Also, the oil company should use extra caution when planning a drill-site and a production facility along with roads so as to not create erosion, loss of livestock, loss of wildlife habitat, aquifer pollution, ground pollution, air pollution, and fire hazards. They must also address right-of-way and facility maintenance, safety issues (including appropriate signage), surface water usage, and water run-off issues.

Feb 07

Here We Go Again – The Oil Embargo Revisited

By David Melton | News & Blog

​Here We Go Again
The Oil Embargo Revisited

It has been said, that the best teacher and predictor of the future is the relevant past. Have you heard about the latest move by some really well intended, but extremely naive, people? 

"Let’s Run Oil Companies Out of Business?"

These same folks have recently said that we should take away all incentives for oil companies and stop drilling on Federal Lands and offshore.  My answer to this is, "How is the view from the Cheap Seats?"

Oh, I get it. These people want to take away the incentives that allow oil companies to risk (and lose) billions, but expect oil companies to continue to provide the fuel, the tires, the roads and very infrastructures​ that go blindly used. They want to run oil companies out of business, but have no concern or understanding of how that will directly effect their livelihood.  After taking away the much needed incentives that make oil companies able to risk billions year after year (money which is largely provided for by equity firms, banks, and their own inhouse ​funds) just so they can be replaced at some point in time in the future.

While this makes for interesting lunchroom talk and speeches, it is virtually impossible to think of what our lives would actually be like without the oil companies risking this money for our benefit. This "utopia" that is being built off the backs of oil companies is just that- a utopia that relies on oil companies. What happens when the rug gets pulled out from under these companies?

Let’s say that actually happens. This could be the end result to that thinking.  You wake up one morning and start reading the newspaper and see this:

​NEWS FLASH: THE OIL EMBARGO IS BACK AND ON STEROIDS

Last night it was announced by the oil and gas industry that in the next year all nationwide tire companies will no longer be in business. There will be no more asphalt roads because​ these companies also went out of business. ​The housing ​market ​will soon follow due to no pre-cut lumber being available. All plumbing ​supply houses and hardware stores ​are gone, too.  In addition, all heavy equipment ​shops are also shutting down and, ​by this time next year, will no longer be available.  

Your cell phone will no longer work. No new ​models will be made for many years to come.  

This time next year if you need to take your child to the hospital, you should ​begin considering alternate plans. ​Transporting them to the hospital will be one issue, though even if you make it the equipment needed to save your child’s life will no longer work​. We don't expect to see new ​equipment or repair parts to become available for many years into the future​.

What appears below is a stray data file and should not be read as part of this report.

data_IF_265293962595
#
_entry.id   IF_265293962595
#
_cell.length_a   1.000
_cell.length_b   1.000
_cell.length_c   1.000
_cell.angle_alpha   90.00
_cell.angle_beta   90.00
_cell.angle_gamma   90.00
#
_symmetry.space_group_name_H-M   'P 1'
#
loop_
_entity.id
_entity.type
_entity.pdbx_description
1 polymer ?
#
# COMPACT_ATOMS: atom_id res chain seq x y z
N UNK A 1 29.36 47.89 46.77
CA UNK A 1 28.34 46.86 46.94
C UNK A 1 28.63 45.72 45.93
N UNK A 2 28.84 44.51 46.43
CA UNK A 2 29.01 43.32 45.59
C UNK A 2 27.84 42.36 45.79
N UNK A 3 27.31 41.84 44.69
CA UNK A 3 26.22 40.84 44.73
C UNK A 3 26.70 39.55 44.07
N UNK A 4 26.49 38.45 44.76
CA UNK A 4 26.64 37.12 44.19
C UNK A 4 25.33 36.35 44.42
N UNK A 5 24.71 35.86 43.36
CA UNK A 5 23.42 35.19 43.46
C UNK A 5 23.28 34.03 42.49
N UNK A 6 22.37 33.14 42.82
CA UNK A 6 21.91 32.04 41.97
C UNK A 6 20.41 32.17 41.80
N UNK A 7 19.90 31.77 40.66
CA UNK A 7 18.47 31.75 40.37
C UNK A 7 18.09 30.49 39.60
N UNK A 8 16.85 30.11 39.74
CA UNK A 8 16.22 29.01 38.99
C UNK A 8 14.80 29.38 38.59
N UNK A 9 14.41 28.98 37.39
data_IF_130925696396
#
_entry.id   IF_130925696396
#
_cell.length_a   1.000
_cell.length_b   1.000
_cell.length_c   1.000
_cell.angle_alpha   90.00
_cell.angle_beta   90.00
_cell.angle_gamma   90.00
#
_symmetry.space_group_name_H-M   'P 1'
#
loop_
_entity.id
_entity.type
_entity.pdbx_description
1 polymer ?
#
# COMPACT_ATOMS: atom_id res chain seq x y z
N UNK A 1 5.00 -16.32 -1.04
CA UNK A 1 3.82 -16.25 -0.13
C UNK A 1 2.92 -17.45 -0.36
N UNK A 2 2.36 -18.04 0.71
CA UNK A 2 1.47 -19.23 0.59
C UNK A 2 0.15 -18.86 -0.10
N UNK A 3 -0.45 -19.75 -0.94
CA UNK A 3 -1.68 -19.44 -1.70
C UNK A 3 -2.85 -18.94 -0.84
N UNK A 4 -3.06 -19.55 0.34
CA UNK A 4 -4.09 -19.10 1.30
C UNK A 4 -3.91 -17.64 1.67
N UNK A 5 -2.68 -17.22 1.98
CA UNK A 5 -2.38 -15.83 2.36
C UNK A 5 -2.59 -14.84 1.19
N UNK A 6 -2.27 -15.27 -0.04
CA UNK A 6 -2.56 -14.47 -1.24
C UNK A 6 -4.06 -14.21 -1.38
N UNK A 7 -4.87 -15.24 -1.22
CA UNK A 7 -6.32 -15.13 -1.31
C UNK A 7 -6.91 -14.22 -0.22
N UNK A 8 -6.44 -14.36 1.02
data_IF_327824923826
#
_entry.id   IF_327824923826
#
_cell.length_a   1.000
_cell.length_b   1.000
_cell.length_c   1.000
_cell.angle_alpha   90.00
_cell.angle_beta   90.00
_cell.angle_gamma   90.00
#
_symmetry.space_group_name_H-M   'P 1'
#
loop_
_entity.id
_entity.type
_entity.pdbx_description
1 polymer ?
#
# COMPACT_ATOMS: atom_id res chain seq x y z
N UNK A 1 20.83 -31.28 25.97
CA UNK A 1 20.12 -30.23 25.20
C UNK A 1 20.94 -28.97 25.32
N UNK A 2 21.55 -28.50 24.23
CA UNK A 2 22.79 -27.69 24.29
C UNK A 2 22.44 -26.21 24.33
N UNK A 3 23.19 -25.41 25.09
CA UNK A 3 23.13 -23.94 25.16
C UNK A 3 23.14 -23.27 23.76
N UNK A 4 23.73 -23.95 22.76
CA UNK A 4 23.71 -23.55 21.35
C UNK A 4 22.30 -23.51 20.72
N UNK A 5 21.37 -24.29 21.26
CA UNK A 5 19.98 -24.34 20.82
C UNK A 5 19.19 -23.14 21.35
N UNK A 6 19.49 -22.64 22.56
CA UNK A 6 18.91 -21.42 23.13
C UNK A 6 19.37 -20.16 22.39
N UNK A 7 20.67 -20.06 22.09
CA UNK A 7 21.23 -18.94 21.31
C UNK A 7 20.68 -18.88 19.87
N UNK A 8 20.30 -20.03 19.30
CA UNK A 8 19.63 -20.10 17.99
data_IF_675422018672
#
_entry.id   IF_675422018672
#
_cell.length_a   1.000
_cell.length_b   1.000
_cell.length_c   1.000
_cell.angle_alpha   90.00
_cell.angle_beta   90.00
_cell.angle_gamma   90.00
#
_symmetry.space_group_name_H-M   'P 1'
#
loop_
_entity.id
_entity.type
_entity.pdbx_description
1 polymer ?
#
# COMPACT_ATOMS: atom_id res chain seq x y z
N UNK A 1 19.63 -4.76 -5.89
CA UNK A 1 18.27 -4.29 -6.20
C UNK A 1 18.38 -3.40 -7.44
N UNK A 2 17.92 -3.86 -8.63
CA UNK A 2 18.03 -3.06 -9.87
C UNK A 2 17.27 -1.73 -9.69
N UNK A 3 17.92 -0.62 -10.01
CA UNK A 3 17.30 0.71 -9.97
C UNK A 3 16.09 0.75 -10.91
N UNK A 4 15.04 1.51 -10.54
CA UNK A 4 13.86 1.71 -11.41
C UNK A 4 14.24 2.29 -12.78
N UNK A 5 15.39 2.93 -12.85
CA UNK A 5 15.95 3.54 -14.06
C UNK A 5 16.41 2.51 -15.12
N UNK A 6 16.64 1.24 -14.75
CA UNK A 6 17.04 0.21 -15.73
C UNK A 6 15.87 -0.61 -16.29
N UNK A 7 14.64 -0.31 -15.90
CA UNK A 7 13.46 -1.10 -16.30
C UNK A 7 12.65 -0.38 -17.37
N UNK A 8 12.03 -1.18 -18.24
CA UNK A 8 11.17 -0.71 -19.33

Unfortunately, the oil companies were ran out of business when we needed them most. See you in the funny pages?

The next day another article comes out ​letting everyone know that all TV, Radio and Internet services are being suspended due to no ability to broadcast or even transport ​broadcast employees to their stations. However, the good news is that we now have clean air where we live. The bad news is that no groceries will be available for quite some time due to the trucking and rail systems being shut down. ​If you have only just begun considering ​to grow your own food, it is already too late.

​A fact of life we can’t ignore is, young people today have no idea what it is like to be without transportation or being able to enjoy their way of life. If you were around in the in the early 1970’s you will remember the Oil Embargo. Cars ​lining up around the block, their drivers desperate to get ​fuel from the ​stations that had posted signs ​stating “OUT OF GAS”.  I even saw a picture of a man standing in the line of cars with his lawnmower.  This will happen again and if this way of thinking persists. ​Especially if oil companies ​continue to be restricted, curtailed and prohibited.

An interesting point, the gas shortage during the Oil Embargo was only in US. It was caused by​ foreign oil dependency. ​Other countries around the world went right on with the daily lives, completely unaffected. For those who are not familiar, look up the birth of the ​Petro Dollar and the ​Oil Embargo.  

This ​should be an eye opener. If we are not careful ​​history will not only be repeated, but it will be repeated on a much larger scale.

​It my humble opinion, people can be very dangerous when statements are made without really thoroughly thinking ​of the real-world consequences.  For example, try doing an autopsy on the ​food supply chain. What could happen to that industry which, by the way, was greatly affected during the Oil Embargo, too. ​Think about what it takes to get equipment built; to the farm, cultivate, and irrigate (where does the water come from) the land and grow the crops. Follow that all the way to the point of processing and transporting food to ​the grocery stores. How will the food get to your home, and how will you​r refrigerate, cook, and feed your family?  It is a very scary, very real, proposition.